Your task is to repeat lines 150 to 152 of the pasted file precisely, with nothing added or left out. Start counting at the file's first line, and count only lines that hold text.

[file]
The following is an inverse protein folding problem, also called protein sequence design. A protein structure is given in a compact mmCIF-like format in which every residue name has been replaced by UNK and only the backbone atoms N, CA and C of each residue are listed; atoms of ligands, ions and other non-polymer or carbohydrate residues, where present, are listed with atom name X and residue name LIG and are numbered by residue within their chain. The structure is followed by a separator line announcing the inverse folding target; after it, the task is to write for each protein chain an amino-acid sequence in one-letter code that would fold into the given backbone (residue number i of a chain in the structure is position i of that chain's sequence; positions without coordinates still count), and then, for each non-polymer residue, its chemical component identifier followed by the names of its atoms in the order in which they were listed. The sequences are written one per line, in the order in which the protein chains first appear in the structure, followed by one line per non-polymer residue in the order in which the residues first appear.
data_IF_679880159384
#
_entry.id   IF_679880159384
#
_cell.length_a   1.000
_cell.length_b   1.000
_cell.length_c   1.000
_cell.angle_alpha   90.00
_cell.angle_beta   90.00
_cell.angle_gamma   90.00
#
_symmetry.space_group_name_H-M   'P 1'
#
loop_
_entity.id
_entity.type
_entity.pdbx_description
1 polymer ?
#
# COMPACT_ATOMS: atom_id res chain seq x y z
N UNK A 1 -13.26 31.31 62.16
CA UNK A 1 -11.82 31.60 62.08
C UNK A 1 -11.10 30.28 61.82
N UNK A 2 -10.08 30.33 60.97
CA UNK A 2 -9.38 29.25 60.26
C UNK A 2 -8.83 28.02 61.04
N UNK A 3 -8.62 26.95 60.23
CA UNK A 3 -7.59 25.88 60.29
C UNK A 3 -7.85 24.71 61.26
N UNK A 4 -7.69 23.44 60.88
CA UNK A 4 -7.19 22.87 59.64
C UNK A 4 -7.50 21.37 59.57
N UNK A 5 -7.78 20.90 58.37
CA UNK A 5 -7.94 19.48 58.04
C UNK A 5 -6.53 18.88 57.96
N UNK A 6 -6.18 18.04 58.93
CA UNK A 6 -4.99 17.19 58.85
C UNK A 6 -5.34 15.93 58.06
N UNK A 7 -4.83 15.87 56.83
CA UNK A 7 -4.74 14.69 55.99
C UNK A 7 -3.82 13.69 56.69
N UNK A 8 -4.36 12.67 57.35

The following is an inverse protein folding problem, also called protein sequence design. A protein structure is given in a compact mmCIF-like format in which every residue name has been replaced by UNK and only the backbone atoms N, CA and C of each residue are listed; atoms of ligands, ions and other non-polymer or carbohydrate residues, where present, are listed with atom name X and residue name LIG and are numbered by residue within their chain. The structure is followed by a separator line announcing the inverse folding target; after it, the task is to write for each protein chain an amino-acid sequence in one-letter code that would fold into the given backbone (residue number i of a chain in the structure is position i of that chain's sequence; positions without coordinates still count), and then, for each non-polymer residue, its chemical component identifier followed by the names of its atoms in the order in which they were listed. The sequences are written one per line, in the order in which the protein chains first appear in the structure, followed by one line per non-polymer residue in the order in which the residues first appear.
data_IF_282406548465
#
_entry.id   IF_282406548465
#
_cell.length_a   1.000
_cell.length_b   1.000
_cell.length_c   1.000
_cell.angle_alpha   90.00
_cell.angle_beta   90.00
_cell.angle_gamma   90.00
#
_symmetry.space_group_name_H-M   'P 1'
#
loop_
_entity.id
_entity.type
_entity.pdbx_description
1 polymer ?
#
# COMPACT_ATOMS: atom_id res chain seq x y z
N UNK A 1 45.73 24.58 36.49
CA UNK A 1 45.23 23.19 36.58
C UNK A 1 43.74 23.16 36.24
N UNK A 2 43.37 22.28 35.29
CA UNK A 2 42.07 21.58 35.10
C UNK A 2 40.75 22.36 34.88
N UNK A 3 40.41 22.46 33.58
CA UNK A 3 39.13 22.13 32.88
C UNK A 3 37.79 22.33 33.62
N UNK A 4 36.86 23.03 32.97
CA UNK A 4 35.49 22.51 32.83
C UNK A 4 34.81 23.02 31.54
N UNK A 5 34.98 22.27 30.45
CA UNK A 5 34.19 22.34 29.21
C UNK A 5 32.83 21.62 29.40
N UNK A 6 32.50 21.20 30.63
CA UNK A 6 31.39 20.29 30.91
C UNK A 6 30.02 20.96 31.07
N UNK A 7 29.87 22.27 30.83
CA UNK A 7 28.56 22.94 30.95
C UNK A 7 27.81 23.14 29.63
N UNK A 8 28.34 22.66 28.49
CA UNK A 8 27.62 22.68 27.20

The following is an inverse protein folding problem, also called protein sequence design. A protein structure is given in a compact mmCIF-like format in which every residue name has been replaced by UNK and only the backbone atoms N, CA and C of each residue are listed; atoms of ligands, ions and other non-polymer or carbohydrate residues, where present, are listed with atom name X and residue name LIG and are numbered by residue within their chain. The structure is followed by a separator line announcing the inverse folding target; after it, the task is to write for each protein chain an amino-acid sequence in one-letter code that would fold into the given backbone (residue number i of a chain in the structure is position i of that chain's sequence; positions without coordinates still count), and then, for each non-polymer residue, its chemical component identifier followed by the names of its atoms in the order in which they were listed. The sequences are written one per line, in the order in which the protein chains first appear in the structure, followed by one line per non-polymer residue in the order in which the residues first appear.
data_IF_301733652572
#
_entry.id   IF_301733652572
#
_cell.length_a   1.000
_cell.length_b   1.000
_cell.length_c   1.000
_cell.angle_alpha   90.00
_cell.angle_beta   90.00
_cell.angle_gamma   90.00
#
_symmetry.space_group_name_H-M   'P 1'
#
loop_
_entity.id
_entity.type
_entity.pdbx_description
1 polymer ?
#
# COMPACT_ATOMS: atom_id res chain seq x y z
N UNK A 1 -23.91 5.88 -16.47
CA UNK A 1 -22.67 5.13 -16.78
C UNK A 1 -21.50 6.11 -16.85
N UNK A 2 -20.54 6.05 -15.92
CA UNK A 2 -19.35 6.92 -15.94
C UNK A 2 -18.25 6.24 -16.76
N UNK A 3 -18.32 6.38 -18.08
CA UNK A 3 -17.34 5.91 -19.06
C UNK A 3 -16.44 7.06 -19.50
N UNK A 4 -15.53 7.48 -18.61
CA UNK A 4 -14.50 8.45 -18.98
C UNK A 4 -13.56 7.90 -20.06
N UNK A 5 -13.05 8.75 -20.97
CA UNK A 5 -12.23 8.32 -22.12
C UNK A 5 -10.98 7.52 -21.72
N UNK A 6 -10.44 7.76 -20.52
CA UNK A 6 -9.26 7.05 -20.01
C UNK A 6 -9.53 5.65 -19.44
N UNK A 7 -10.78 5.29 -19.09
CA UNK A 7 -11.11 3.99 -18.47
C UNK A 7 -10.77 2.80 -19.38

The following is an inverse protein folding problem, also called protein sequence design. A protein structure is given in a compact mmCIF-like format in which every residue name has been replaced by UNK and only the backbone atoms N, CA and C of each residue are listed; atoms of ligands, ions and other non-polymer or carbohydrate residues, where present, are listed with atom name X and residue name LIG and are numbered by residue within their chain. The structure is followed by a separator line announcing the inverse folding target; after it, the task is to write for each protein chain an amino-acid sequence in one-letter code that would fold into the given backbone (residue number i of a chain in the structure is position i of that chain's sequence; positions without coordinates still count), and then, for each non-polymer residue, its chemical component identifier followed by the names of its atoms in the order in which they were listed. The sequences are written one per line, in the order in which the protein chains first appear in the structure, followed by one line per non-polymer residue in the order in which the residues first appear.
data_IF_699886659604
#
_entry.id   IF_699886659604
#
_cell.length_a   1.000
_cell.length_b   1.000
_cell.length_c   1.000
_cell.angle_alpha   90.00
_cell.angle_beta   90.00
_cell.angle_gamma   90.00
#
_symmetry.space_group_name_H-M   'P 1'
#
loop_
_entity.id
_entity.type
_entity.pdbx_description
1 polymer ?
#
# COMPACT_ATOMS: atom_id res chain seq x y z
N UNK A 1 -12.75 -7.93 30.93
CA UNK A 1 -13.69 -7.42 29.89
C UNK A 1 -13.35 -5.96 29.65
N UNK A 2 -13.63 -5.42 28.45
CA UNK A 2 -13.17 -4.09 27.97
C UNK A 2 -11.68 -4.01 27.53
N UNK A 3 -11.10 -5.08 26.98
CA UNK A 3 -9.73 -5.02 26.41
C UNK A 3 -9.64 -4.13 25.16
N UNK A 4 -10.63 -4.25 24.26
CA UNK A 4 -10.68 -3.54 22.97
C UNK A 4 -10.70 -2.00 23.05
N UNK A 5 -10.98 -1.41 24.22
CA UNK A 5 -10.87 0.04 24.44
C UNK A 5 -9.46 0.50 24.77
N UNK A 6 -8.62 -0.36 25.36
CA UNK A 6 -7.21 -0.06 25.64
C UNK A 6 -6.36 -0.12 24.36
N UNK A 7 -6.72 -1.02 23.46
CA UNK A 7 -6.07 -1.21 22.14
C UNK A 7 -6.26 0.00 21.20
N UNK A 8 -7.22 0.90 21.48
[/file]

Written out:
# COMPACT_ATOMS: atom_id res chain seq x y z
N UNK A 1 -12.75 -7.93 30.93
CA UNK A 1 -13.69 -7.42 29.89